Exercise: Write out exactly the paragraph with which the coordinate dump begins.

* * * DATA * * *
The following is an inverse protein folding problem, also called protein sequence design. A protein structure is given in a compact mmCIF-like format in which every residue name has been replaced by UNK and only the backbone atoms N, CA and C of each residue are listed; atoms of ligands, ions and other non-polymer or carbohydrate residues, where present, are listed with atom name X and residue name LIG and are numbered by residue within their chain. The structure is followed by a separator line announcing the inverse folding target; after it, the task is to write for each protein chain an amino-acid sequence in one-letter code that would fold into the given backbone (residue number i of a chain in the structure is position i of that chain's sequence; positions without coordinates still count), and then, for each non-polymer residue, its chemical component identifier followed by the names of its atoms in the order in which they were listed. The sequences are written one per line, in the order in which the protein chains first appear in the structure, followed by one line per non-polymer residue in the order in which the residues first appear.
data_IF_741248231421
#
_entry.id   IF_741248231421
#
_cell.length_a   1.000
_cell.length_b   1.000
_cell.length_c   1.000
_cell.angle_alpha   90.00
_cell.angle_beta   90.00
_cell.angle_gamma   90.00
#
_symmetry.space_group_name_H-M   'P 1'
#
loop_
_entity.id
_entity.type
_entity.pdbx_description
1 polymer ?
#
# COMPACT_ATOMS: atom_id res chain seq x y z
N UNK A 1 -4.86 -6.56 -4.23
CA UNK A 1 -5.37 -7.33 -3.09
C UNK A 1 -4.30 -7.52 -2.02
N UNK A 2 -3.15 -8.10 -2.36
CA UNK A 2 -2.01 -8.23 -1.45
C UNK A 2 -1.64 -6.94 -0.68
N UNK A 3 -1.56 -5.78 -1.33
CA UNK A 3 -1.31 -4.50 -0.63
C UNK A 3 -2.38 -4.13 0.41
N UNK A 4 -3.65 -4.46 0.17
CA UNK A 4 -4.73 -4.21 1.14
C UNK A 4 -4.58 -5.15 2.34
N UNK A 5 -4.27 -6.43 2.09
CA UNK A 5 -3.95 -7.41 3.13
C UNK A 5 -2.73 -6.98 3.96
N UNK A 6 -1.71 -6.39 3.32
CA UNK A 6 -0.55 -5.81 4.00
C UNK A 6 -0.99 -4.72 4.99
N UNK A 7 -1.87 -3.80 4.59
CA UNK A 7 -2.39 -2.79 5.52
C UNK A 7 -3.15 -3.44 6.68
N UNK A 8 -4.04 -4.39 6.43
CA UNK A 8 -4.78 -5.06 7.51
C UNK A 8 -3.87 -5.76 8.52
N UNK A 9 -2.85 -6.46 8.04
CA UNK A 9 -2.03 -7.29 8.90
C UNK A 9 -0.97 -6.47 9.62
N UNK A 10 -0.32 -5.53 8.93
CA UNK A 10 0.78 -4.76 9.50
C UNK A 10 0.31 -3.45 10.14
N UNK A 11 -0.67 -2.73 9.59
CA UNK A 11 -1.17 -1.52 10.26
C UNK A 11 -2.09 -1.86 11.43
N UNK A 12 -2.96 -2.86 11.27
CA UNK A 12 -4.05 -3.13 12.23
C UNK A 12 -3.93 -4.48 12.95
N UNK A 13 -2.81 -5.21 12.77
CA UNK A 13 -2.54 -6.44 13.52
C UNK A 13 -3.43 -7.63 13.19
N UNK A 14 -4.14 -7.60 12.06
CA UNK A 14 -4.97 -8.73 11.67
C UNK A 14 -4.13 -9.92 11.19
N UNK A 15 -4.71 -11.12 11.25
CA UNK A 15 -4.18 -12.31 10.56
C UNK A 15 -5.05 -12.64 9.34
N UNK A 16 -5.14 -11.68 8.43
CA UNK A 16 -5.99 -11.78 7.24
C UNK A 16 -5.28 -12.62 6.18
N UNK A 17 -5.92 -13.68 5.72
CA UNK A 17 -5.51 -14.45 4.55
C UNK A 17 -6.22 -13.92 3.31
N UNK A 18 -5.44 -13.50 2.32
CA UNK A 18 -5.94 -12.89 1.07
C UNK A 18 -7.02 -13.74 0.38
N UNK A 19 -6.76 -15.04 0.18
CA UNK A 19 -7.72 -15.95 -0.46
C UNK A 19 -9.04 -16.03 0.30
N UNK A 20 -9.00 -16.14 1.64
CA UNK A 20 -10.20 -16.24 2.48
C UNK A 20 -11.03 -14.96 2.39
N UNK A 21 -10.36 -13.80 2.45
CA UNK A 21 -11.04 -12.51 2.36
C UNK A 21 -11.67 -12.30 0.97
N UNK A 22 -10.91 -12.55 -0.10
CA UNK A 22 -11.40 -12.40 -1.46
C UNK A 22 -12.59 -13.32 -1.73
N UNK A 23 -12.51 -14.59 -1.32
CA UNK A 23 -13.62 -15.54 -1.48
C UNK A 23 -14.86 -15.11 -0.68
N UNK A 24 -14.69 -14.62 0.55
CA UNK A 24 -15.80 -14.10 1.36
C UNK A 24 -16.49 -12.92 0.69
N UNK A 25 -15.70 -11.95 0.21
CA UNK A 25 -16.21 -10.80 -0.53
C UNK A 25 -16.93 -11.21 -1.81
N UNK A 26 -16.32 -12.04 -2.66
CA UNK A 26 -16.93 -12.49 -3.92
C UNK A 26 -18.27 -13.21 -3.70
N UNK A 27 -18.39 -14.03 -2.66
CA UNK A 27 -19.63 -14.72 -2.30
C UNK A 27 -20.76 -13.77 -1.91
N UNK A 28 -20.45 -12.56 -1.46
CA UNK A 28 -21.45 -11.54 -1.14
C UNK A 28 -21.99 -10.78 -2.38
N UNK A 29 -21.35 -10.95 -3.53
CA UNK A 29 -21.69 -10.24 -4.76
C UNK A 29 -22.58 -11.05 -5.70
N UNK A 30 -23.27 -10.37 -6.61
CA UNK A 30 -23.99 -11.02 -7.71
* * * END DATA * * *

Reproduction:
The following is an inverse protein folding problem, also called protein sequence design. A protein structure is given in a compact mmCIF-like format in which every residue name has been replaced by UNK and only the backbone atoms N, CA and C of each residue are listed; atoms of ligands, ions and other non-polymer or carbohydrate residues, where present, are listed with atom name X and residue name LIG and are numbered by residue within their chain. The structure is followed by a separator line announcing the inverse folding target; after it, the task is to write for each protein chain an amino-acid sequence in one-letter code that would fold into the given backbone (residue number i of a chain in the structure is position i of that chain's sequence; positions without coordinates still count), and then, for each non-polymer residue, its chemical component identifier followed by the names of its atoms in the order in which they were listed. The sequences are written one per line, in the order in which the protein chains first appear in the structure, followed by one line per non-polymer residue in the order in which the residues first appear.